Skills shortage is also attributed to what is viewed as ineffective university-industry collaboration. Measured in terms of course alignment, work placement opportunities, and collaboration in research and teaching, industry linkage is seen as weak. The reformers argue that students are graduating without the relevant skills and knowledge required in the workplace (DESE, 2020a, b). The geographical attainment gap is also identified as a crisis area requiring a policy response. The reform makes additional funding for closing the HE attainment gap between students in metropolitan parts of Australia and those from regional and rural areas (DESE, 2020a). The social justice agenda is narrowed to the economic implications of low HE attainment rates in regional and rural areas.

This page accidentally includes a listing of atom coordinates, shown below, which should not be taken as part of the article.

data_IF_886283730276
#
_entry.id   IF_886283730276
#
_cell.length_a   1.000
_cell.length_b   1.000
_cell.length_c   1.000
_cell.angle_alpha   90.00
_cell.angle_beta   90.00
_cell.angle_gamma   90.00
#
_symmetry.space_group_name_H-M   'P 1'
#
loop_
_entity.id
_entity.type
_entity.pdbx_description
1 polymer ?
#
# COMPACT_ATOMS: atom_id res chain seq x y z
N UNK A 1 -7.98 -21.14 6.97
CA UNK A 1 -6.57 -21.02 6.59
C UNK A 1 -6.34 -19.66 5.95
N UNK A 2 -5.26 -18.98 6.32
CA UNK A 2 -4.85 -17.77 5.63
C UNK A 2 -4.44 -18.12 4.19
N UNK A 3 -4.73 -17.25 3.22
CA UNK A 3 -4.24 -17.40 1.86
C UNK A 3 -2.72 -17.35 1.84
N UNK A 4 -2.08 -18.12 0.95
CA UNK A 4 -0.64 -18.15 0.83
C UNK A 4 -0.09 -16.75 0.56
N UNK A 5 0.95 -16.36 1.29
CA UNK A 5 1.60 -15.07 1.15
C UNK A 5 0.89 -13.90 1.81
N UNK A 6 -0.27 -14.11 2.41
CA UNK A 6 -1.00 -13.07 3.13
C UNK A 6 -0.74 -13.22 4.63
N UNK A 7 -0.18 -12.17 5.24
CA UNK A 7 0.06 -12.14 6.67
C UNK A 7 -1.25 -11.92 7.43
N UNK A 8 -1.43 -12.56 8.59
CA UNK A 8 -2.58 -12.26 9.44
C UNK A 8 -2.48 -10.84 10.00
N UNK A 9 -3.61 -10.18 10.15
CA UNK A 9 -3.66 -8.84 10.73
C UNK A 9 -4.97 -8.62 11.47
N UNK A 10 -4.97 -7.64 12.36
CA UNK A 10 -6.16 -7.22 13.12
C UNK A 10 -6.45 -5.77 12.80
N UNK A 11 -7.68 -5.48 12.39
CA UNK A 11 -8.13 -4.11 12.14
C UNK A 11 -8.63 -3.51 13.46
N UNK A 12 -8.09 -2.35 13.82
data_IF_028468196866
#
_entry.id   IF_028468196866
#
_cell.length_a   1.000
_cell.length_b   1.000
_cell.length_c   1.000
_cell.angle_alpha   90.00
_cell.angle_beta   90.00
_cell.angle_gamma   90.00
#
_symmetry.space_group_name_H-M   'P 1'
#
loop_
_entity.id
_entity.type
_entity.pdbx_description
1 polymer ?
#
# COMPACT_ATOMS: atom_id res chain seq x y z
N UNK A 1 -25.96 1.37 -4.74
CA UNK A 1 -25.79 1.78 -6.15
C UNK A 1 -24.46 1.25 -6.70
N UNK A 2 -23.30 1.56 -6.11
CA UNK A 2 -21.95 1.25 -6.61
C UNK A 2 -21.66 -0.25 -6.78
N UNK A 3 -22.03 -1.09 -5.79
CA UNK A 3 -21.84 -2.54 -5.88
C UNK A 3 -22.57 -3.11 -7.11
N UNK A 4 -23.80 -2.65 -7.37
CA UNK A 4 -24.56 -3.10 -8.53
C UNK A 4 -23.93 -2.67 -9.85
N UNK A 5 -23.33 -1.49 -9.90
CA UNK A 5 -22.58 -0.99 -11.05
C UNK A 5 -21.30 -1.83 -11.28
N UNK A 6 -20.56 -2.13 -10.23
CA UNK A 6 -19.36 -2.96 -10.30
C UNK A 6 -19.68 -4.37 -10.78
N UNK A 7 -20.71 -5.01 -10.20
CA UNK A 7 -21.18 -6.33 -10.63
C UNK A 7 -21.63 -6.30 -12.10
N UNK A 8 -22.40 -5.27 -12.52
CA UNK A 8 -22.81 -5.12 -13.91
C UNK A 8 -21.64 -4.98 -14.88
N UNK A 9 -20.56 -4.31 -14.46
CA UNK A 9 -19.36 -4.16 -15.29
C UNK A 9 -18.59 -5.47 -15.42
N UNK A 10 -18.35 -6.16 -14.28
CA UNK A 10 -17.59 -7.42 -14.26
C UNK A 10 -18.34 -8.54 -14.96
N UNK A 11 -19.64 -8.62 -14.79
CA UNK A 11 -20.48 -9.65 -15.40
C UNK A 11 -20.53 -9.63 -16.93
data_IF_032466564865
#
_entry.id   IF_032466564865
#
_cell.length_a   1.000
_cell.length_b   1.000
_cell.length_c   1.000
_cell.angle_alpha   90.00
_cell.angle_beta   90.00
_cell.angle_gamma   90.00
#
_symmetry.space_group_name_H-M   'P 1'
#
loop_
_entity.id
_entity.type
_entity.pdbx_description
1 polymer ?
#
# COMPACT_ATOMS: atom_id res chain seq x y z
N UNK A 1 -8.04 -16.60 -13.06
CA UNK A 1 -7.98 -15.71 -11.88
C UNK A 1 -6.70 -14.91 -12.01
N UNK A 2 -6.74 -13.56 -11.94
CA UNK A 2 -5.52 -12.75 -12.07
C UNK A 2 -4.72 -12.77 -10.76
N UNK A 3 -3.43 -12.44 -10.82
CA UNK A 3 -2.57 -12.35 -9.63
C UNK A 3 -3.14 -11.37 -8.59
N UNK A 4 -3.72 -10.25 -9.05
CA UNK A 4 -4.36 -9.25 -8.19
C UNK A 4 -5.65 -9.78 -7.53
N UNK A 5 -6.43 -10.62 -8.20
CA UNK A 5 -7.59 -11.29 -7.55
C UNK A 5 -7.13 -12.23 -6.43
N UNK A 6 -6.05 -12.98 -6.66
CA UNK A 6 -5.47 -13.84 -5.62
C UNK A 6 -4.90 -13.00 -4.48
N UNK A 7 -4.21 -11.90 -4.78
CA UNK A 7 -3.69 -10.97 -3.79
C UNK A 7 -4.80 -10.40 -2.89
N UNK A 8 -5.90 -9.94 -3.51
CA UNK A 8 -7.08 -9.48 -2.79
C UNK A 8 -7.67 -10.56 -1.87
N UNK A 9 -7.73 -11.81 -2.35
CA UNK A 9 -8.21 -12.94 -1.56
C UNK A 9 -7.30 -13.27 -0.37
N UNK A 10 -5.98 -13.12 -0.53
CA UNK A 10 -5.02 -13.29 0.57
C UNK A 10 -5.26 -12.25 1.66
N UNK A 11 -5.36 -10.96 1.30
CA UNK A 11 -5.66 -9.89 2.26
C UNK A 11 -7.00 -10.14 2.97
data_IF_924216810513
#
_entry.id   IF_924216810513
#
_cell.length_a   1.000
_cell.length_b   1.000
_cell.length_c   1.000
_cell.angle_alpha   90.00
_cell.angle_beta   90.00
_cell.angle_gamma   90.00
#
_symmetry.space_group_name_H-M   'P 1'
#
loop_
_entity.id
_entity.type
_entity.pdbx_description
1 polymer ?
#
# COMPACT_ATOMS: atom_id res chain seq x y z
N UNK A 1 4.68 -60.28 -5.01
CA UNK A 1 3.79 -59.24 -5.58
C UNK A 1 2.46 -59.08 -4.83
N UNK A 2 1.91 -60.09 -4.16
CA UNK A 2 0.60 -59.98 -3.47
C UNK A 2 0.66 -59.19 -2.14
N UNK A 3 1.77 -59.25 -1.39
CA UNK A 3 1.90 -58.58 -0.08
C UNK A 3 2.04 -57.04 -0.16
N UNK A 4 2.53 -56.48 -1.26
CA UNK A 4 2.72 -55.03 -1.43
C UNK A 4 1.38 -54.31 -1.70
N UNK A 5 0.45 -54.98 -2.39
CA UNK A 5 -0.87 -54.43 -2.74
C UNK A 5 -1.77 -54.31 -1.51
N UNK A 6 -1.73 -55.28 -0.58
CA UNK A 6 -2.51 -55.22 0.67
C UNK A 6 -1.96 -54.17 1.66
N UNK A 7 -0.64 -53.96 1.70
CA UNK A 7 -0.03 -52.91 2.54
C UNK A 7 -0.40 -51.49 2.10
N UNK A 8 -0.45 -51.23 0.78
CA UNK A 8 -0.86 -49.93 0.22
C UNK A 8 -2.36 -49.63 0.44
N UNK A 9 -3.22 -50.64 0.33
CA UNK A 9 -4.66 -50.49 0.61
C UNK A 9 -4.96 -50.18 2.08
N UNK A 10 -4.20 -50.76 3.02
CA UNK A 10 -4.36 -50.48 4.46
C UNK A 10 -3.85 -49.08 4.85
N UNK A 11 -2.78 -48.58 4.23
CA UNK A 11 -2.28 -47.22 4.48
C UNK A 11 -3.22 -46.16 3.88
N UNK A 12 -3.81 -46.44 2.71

Another impetus for the reform is the expected spike in university demand from school leavers. This growth in school leavers is a consequence of another policy intervention in the early 2000s. Through a baby bonus scheme, treasurer Peter Costello encouraged Australians to have three children: ‘one for mum, one for dad, and one for the country’.Footnote 2 What followed was the so-called the Costello baby boom generation that attained university age in the 2020s. The JRG reform acknowledges: ‘Our current funding arrangements will come under increasing pressure in the 2020s as a larger cohort of 18-year olds move into higher education’ (DESE, 2020b, p.11). For the Government, without policy measures to allocate funding for additional university places, the ‘baby bonus’ generation might struggle to access HE (DESE, 2020b).